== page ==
Aloha reality

August 15, 2023

By Nate Smelle

There are no words to describe the pain and anguish that the people of Maui are feeling in the wake of the recent wildfires that scorched the Hawaiian island, and cremated nearly the entire village of Lahaina last week. Tragically with every day that passes this summer, there is a rapidly growing number of people around the world who can understand their suffering through their own firsthand experience of the climate emergency our leaders on have been ignoring for far too long.

Sipping down a pint of Claim Jumper at the Bancroft Brew Pub watching videos posted online by many of the residents of Lahaina as they fled the flames consuming their community I was astonished by the insensitivity and ignorance of some of the climate change deniers weighing in below.

Without even addressing their absence of empathy for those who lost loved ones in Lahaina, how can anyone in their right mind even attempt to refute that we are living amid a climate crisis that poses an existential threat to the very survival of our species?

For those still choosing to turn a blind eye to the warnings from the overwhelming majority of the scientific community over the past three decades, it is time to start paying attention to the news. This doesn’t mean instantly believing every bit of news you consume. In fact it means the exact opposite. To check the credibility of a news report, it requires that you take the time to do your own digging to get to the bottom of the story that you are reading, watching, or listening to.

Even more important than this initial step in one’s personal  investigation is following a story as it develops. In many cases this can take days, weeks, months, years, even decades. For the most committed investigative journalists there is truly no end to this endeavour since eventually one comes to understand that every story never really stops evolving.

Nevertheless, for most who invest their time in understanding a story beyond the time it takes to read its headline, the deeper one digs, the more one’s comprehension of the issue grows.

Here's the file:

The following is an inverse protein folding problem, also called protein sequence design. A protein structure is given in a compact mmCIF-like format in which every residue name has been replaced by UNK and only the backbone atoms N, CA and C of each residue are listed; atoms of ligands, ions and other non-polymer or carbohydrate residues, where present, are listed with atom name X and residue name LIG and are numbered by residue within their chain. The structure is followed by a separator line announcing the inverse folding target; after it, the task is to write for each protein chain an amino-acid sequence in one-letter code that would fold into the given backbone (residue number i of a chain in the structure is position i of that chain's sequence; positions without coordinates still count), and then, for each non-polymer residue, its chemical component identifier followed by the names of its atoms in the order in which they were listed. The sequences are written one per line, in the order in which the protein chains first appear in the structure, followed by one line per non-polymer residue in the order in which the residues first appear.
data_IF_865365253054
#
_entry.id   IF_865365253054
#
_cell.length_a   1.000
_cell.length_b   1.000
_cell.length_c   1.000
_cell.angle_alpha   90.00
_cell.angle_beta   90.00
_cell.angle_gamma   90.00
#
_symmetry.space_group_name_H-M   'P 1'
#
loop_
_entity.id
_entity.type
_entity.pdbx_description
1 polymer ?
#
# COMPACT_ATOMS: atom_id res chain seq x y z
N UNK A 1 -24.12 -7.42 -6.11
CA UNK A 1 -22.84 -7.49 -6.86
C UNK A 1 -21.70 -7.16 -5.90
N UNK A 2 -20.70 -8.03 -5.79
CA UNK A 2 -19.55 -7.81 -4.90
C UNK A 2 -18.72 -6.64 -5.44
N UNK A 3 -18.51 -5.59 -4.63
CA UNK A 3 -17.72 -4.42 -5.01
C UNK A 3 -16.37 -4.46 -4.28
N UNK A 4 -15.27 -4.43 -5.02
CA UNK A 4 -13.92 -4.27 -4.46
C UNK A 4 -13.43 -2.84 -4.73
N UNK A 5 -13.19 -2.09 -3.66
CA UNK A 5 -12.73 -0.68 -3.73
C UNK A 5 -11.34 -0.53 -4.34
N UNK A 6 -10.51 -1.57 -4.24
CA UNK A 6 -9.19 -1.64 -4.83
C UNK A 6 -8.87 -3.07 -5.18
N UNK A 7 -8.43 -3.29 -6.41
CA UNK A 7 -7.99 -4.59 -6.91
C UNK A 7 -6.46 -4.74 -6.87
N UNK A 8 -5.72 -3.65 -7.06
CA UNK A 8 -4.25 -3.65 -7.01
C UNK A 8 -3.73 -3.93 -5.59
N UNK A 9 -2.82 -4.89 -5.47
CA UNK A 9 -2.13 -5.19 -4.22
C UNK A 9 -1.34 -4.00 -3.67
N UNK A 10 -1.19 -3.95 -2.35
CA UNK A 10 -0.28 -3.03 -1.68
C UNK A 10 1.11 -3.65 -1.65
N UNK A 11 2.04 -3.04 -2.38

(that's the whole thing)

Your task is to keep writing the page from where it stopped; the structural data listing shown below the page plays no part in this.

For the past two decades I have personally been following the climate crisis. During this time I have discerned several patterns emerge from between the lines of the countless reports I have gobbled up. As I sat there at the Bancroft Brew Pub thinking about how this story has evolved over the last 20+ years, my ears picked up the random babbling of a climate change denier sitting nearby. Listening to them fail to explain the origins of the wildfire smoke that blanketed Bancroft — as well as communities from northern Quebec to New York City to northern Spain — I was reminded of how many times I have heard the same lame duck arguments employed against taking action on the climate emergency.

Back when I first started hearing these fairytales in the late ‘90s, I had much more patience for such consumers of ridiculous conspiracies. If back then someone had told me with a straight face that the reason for the unprecedented wildfire season we are experiencing in Canada and around the world was “Jewish space lasers” I would have clinked glasses with them and laughed it off. Now that the deadly footprint of climate change has become so painfully tangible as the world burns and boils around us, my patience for such ignorance has turned to ash.